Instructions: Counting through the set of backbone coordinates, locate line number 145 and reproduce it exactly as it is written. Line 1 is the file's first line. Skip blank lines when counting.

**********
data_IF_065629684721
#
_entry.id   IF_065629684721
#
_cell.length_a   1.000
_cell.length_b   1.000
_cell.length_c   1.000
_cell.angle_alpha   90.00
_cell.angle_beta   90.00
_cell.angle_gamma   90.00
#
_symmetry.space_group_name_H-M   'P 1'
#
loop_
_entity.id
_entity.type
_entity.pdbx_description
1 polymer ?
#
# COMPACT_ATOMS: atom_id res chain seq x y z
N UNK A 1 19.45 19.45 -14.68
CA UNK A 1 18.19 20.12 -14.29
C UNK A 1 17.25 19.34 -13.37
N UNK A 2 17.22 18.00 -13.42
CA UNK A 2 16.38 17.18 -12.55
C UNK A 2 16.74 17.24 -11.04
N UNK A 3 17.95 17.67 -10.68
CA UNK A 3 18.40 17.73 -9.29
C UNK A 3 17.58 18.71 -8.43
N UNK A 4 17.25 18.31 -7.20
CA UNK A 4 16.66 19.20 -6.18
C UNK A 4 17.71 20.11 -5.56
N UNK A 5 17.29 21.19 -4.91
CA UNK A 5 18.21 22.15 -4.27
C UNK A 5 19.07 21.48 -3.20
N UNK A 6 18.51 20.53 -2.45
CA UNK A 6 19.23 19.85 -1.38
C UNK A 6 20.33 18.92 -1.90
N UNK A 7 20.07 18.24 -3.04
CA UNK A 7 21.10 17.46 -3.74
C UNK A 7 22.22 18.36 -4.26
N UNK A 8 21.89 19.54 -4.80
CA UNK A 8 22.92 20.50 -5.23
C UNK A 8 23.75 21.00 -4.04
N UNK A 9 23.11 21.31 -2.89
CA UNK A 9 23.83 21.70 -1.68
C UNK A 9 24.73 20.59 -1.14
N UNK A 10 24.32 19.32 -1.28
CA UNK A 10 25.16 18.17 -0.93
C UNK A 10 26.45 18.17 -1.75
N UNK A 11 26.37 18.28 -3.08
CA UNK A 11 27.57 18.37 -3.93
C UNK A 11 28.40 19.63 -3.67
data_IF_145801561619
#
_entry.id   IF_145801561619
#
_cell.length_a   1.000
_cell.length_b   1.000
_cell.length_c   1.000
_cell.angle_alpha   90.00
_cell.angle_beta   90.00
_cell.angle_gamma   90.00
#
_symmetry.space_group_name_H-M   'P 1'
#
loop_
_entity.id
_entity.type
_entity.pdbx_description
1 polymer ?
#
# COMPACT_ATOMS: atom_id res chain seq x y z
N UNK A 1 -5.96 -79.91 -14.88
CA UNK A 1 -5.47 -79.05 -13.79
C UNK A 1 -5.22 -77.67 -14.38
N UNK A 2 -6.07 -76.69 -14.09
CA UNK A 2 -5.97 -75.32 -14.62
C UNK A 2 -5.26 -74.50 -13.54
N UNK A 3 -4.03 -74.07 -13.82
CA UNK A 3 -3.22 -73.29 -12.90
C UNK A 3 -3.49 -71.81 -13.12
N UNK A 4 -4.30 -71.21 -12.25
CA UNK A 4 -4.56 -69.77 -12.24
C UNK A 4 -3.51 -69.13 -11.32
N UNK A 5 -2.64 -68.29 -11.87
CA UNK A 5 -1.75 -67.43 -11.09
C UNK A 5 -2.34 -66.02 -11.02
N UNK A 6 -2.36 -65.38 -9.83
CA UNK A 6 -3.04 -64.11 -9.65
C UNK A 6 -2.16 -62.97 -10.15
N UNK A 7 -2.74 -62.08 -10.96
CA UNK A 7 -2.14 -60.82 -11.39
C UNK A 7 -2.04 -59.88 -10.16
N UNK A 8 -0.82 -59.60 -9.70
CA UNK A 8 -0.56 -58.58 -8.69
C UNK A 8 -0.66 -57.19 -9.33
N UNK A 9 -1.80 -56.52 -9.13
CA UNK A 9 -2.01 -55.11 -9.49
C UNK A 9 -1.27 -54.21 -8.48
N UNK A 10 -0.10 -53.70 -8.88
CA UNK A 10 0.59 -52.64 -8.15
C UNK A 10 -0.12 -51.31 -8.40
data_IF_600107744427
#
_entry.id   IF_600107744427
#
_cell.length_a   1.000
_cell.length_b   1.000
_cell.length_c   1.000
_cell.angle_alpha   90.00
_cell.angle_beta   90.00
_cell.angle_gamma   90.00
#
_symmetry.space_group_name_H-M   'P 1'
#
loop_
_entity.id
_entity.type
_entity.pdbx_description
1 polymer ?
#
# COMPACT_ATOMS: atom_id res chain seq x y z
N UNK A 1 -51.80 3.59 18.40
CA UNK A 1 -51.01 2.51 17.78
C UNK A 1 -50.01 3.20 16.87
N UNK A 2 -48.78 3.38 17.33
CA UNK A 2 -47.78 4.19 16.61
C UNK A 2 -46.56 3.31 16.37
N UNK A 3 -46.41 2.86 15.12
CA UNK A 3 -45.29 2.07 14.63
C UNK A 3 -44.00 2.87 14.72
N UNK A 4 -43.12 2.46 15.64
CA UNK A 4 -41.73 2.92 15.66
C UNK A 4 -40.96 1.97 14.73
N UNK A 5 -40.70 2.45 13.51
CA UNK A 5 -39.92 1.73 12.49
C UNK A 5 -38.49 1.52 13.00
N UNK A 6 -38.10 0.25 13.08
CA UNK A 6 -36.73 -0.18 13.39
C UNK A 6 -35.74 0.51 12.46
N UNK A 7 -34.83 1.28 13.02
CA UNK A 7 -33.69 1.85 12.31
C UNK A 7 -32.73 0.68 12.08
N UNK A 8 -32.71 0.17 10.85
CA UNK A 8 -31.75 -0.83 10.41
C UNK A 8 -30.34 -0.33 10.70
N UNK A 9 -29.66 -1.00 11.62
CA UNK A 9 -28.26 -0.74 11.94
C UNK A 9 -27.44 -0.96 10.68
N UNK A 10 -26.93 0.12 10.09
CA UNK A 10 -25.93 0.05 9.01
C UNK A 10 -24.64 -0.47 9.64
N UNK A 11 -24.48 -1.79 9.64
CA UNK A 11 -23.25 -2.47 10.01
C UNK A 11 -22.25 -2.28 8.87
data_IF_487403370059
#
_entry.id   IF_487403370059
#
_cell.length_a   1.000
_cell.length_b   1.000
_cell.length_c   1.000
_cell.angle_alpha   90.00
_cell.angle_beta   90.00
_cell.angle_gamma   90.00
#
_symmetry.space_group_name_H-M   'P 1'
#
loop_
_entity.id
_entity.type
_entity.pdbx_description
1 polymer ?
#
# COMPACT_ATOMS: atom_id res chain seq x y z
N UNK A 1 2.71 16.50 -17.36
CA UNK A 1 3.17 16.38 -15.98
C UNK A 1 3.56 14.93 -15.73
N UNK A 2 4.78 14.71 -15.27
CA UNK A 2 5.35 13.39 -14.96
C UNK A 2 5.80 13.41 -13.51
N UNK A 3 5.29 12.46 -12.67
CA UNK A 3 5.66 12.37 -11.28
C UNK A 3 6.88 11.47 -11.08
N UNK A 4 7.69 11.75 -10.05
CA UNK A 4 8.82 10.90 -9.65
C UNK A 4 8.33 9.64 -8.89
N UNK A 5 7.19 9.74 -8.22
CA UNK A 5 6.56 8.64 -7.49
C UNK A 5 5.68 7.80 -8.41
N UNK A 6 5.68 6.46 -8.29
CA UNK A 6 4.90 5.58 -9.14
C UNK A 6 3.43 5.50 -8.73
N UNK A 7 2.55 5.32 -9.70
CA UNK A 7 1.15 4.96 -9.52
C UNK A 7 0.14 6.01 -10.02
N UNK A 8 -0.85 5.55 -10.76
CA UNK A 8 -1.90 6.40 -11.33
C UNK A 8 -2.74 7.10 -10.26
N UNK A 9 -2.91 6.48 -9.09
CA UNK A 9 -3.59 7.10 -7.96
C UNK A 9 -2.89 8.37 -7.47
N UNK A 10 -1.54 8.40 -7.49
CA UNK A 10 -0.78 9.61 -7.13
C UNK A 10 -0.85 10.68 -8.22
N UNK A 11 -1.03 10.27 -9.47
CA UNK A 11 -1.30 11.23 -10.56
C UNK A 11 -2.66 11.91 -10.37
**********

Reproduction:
N UNK A 8 -32.71 0.17 10.85